Haruki Murakami has an advice column, and you can find some great English translations here. The website itself is filled with charming pictures of Murakami himself attending to a host of upright animals. So many of the responses are avuncular and yet harsh and misleading. Death is met with nihilism and the desire for deep-fried oysters. Have a broken heart, Murakami wonders “Who cares?”
And then there is this gem:
Murakami-san, hello. Being that I’m a graduate student, I need to write a lot: reports, presentation speeches, emails to professors, etc. I’m not that great in writing, but if I don’t, I won’t be able to graduate. I struggle with it every day. How will this get easier? If you have any composition 101 techniques, can you let me know?
—Sakurai, female, 23 years old, graduate student
Writing is similar to trying to seduce a woman. A lot has to do with practice, but mostly it’s innate. Anyway, good luck.
At first, I can’t help but think that this is the absolute worst advice to give to a writer. Well, actually, first I laughed, but then I thought how that grad student, who probably has as tenuous a hold on her emotions and sense of self as any other grad student, could be devastated by such an answer. “A lot has to do with practice.” Yes, we can grow, our effort can lead to greater craft. Ah, you can feel her nagging imposter syndrome fading. “But it’s mostly innate.” Four words destroy everything. Thanks Murakami-san.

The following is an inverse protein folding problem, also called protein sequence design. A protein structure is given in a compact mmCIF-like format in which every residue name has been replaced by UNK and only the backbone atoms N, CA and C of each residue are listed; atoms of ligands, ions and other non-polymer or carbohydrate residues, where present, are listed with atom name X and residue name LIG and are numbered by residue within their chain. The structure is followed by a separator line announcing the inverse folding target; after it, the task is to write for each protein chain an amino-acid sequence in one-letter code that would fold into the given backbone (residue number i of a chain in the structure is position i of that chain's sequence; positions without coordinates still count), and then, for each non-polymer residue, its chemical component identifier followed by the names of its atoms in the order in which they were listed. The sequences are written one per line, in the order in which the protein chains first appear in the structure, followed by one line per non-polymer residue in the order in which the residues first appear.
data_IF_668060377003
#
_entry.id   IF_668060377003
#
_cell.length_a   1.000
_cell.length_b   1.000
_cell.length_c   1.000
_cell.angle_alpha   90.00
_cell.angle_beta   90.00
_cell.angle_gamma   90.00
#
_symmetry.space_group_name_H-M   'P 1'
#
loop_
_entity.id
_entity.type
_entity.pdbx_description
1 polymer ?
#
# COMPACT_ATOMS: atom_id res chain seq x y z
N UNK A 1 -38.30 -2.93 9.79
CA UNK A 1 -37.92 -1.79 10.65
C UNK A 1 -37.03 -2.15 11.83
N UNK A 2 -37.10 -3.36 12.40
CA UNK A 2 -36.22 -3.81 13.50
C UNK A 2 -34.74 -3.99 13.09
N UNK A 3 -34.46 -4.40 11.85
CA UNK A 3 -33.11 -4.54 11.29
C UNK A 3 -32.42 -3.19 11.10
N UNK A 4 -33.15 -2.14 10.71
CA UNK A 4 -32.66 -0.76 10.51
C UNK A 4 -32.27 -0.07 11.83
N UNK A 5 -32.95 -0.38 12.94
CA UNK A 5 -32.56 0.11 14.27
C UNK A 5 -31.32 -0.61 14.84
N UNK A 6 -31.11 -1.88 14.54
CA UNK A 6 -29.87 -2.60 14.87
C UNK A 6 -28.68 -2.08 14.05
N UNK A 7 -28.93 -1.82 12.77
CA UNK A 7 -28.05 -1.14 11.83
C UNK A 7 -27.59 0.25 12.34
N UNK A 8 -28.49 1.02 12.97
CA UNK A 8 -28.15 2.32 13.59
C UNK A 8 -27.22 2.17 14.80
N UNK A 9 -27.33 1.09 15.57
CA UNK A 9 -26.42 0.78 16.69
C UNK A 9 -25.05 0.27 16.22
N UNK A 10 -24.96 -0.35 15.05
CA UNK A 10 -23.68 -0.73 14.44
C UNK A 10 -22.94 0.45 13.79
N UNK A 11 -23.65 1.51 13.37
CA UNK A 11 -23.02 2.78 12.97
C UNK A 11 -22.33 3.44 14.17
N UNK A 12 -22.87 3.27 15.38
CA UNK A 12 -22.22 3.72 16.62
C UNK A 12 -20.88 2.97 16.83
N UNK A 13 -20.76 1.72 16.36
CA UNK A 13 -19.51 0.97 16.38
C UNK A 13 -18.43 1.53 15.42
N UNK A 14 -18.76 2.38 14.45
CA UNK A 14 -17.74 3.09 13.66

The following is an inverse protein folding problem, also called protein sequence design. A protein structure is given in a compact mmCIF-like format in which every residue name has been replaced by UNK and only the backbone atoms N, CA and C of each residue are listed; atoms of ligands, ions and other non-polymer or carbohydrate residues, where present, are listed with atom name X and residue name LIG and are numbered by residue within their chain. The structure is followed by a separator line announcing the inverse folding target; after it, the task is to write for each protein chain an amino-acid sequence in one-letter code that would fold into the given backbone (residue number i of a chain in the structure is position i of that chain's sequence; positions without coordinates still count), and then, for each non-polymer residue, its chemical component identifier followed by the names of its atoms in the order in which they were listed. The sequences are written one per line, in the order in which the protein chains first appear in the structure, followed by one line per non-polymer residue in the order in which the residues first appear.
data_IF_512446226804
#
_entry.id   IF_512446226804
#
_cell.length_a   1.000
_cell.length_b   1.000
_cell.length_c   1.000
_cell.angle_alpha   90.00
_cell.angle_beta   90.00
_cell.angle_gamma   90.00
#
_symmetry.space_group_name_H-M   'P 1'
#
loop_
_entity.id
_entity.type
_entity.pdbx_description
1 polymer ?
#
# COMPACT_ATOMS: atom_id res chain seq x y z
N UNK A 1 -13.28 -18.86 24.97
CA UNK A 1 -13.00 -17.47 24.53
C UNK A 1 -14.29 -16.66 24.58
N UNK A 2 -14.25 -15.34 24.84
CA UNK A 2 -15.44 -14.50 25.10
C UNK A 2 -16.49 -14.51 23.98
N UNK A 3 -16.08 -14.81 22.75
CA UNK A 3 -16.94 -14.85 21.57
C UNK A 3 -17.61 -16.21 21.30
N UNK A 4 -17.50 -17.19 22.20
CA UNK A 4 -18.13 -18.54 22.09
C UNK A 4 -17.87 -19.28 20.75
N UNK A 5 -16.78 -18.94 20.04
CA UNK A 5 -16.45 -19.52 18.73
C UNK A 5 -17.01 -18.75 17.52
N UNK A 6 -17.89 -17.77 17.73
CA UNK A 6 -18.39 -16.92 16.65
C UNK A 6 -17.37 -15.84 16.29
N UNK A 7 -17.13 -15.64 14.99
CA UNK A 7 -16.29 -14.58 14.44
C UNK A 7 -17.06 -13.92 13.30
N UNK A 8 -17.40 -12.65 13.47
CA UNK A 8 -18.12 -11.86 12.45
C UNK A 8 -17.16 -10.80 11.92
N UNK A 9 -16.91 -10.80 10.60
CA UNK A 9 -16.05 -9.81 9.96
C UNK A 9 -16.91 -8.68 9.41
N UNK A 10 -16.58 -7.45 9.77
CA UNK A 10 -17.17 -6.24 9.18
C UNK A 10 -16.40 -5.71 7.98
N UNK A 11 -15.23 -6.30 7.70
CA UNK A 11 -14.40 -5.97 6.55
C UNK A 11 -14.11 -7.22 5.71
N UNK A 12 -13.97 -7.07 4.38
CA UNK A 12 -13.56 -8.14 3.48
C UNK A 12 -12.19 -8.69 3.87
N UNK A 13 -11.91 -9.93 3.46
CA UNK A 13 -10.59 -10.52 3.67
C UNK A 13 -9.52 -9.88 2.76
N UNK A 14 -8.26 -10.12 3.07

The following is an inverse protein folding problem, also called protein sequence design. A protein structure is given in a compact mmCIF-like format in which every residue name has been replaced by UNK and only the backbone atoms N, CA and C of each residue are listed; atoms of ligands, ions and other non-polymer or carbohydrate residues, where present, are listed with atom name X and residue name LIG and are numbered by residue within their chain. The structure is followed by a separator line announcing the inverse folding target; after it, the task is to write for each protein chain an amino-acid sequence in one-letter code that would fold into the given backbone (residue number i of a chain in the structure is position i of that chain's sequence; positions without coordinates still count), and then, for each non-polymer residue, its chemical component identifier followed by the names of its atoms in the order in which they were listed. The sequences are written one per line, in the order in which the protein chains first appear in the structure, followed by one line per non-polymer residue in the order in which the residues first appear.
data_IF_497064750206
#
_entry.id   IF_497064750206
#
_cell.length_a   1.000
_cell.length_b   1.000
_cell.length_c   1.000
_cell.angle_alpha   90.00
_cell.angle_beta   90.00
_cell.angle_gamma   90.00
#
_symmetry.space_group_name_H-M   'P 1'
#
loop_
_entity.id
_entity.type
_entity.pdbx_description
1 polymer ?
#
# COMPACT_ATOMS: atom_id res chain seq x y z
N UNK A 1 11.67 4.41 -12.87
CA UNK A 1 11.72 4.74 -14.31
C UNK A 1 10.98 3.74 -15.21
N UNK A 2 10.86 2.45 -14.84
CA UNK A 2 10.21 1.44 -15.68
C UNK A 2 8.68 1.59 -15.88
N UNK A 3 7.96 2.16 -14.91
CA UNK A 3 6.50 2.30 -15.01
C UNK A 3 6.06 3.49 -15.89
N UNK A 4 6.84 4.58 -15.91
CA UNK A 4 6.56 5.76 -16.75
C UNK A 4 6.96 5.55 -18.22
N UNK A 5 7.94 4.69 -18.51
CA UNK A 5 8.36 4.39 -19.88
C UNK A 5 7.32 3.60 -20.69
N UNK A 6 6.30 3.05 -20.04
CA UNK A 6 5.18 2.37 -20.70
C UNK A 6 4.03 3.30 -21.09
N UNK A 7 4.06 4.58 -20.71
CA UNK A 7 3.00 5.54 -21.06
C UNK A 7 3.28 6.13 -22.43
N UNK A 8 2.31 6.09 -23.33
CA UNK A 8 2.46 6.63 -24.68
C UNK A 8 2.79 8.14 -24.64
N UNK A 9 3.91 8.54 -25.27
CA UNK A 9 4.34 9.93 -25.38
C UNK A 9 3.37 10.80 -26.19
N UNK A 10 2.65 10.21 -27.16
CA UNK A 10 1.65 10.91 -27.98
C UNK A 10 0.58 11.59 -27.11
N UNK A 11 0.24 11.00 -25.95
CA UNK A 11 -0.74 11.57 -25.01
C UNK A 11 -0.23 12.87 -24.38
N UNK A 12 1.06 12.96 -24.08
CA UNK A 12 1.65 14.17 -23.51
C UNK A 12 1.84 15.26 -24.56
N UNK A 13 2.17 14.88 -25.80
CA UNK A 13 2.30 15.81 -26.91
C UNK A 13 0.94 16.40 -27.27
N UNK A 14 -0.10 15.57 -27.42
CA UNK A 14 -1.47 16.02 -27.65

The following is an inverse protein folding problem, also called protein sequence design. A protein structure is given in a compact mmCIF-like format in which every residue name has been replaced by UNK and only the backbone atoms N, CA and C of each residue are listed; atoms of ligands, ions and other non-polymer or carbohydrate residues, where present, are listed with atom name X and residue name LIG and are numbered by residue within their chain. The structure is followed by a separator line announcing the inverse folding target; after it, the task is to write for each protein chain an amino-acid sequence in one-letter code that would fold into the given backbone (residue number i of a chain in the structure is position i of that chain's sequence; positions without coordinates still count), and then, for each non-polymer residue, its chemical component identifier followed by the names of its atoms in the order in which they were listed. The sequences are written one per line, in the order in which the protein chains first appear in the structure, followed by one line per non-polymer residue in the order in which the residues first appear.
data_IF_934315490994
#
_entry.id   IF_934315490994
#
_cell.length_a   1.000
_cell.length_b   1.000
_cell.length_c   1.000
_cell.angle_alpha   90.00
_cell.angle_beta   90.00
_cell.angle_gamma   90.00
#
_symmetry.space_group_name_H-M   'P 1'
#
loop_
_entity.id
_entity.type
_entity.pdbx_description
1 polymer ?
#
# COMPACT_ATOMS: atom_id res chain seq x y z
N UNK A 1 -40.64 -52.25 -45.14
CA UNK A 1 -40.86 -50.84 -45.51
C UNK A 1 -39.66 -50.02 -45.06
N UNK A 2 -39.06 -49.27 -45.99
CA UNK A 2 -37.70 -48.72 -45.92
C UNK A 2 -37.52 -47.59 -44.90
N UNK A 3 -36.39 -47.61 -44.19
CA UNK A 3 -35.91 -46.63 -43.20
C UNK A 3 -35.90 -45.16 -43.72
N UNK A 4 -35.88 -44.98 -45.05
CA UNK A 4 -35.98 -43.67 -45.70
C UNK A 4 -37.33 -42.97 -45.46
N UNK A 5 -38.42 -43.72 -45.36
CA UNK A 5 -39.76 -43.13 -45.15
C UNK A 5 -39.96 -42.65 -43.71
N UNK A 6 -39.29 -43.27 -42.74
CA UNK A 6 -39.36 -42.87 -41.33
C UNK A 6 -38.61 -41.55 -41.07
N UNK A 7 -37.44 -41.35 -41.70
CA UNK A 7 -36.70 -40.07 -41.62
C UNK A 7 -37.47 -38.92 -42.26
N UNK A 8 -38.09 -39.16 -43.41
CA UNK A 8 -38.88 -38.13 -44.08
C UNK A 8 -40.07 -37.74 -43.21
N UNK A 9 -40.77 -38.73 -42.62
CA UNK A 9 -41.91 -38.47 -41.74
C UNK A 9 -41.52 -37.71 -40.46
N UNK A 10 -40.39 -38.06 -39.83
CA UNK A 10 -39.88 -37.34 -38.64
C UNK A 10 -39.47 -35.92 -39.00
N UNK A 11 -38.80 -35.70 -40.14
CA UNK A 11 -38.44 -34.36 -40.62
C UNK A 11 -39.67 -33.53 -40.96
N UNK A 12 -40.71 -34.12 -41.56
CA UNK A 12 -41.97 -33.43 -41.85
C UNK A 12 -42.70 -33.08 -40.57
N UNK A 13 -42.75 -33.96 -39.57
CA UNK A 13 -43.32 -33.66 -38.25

Is writing mostly innate? Does this mean any writing or does it specifically relate to creative writing? What about those novelists who wrote down by hand the craft of others that they admired? What about feedback and reader analysis and practice…? Yes reading and writing is “self-rhythmed,” as Janet Emig put it, but can’t rhythm be developed?
My pedagogy is all about growth and hope for our potential. I want there to be more voices expressing themselves. But I can’t completely deny the innate aspects of writing. I can write daily, but my words will never “fall, gall themselves, and gash gold vermillion” in the hearts of others. We can never be Murakami. And he and his cat know it.
But there’s more: “Writing is similar to trying to seduce a woman.” This seems to be the most deflating at first. Linking the words trying and seduce hints not so subtly at a third word: failure. But I wonder if there is something below the humor. When you love someone, you pursue that person. Your joy is in that person, not in whether you’re good at the pursuit. To focus on the pursuit itself is to lose sight of the person. Don’t try to seduce. Seduce! Don’t try to write. Write! Instead of asking how to become a better writer, keep writing. Anything less is to lose sight of the beloved.
And then there’s the final snarky line: “Anyway, good luck.” Here too there may be something more. Though an offhanded sarcasm, this line doesn’t tell Sakurai to give up on grad school. So even if writing is daunting. Even if you dread what your committee thinks of your thesis. Even if you have nights when you wonder how you got in. You’re not alone. Good luck.
Thank you Murakami-san
But the cat’s still judging you. That hasn’t changed.